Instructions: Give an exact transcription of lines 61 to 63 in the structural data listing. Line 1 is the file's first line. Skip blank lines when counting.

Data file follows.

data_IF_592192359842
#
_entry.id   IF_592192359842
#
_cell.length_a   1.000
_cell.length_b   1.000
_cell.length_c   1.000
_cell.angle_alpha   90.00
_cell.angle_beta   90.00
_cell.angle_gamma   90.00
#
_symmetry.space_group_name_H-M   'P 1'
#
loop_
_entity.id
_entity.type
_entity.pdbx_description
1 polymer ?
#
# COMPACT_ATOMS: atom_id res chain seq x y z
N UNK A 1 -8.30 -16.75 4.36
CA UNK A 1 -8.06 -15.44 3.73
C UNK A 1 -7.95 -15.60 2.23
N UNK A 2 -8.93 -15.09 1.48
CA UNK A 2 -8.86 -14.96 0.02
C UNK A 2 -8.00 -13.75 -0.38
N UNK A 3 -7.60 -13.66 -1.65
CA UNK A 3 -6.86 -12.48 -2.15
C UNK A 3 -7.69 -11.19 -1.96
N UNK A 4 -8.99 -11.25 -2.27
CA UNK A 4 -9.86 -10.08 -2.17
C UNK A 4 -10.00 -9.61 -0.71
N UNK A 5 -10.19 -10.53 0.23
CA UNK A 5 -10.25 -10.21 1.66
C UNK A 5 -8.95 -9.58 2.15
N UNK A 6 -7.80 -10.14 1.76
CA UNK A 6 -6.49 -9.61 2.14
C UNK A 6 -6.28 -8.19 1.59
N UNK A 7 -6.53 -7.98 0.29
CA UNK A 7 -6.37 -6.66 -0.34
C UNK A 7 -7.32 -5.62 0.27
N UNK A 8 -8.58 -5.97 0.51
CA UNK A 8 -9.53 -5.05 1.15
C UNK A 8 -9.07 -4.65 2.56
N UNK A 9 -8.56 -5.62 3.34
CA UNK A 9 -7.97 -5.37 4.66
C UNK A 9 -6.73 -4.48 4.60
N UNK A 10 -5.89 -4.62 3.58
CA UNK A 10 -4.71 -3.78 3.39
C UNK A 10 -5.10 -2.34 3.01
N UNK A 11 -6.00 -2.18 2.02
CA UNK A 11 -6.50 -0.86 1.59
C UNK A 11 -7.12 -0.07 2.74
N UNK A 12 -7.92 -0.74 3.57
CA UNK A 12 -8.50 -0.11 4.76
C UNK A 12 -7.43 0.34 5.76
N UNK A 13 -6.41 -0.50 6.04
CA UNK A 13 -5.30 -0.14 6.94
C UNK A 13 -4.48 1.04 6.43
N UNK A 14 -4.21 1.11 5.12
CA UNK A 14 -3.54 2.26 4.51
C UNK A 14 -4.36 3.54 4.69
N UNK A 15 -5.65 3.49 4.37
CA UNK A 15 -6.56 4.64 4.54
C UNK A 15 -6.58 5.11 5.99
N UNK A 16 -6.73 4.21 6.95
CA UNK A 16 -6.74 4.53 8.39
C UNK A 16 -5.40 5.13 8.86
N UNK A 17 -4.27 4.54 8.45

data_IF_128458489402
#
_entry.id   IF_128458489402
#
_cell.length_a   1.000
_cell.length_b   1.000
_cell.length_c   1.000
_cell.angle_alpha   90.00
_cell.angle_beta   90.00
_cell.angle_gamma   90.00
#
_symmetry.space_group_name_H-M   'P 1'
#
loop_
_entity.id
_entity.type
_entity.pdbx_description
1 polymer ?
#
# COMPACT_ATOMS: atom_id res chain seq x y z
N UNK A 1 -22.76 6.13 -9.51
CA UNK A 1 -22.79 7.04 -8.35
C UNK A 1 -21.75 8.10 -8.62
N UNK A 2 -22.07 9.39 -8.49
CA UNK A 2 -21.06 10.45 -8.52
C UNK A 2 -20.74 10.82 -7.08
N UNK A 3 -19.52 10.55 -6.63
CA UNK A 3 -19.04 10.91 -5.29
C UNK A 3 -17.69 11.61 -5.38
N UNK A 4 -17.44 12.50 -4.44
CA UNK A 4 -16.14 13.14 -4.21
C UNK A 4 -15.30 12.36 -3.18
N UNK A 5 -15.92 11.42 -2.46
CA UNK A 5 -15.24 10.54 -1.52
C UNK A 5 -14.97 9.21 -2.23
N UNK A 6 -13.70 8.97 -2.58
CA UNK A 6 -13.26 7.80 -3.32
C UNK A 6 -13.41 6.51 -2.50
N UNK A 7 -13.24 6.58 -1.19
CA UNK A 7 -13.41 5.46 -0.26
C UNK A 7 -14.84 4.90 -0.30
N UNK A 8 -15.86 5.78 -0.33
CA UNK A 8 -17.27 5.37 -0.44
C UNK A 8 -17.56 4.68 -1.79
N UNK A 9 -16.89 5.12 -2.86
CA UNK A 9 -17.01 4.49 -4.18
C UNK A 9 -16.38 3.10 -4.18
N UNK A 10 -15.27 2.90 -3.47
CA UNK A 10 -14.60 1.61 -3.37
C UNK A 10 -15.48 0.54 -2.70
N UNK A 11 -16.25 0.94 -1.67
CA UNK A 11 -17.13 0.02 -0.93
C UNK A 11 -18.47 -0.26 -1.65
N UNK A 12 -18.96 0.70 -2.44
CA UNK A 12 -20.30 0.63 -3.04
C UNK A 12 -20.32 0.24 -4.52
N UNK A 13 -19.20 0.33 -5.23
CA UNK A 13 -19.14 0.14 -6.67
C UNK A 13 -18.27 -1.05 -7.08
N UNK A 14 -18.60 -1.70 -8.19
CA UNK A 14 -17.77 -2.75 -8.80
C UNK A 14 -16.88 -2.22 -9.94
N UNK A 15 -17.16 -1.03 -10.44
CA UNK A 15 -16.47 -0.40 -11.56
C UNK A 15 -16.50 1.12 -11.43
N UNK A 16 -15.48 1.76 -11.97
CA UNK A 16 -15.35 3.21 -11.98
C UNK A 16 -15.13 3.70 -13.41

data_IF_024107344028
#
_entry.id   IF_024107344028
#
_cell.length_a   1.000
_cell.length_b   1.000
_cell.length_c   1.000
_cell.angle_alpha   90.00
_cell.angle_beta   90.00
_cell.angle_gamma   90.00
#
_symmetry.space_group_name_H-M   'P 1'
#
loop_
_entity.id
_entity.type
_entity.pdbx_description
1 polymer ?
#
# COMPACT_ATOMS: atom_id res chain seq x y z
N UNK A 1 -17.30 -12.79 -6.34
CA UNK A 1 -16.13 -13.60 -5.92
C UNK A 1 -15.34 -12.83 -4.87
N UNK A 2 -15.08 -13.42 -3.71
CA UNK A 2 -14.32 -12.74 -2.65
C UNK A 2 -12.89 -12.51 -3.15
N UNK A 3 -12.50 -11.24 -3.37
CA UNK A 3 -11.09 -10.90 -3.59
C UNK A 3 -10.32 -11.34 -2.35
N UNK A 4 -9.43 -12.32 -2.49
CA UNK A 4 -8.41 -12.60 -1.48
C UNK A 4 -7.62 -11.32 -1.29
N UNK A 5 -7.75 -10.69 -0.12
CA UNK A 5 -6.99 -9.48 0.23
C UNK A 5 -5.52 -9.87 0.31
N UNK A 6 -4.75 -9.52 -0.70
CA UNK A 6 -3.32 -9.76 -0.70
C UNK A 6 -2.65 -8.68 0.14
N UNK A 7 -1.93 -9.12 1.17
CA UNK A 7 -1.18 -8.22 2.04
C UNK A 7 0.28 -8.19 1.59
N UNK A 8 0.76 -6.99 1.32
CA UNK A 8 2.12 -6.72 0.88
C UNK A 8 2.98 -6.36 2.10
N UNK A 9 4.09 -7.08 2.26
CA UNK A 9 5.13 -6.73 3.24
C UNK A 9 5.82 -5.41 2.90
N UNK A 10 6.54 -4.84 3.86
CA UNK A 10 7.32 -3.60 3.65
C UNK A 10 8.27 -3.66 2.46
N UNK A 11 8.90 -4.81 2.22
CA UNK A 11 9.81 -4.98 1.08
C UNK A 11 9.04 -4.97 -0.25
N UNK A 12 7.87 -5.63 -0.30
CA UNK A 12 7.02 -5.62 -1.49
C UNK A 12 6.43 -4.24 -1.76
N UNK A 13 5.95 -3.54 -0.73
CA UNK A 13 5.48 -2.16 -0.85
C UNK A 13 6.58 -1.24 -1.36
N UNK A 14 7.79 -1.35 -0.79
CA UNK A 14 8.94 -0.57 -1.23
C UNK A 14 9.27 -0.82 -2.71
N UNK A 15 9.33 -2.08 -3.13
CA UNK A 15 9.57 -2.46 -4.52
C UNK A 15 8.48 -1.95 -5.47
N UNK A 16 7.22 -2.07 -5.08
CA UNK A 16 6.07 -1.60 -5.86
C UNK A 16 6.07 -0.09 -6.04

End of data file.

CA UNK A 14 -3.54 2.26 4.51
C UNK A 14 -4.36 3.54 4.69
N UNK A 15 -5.65 3.49 4.37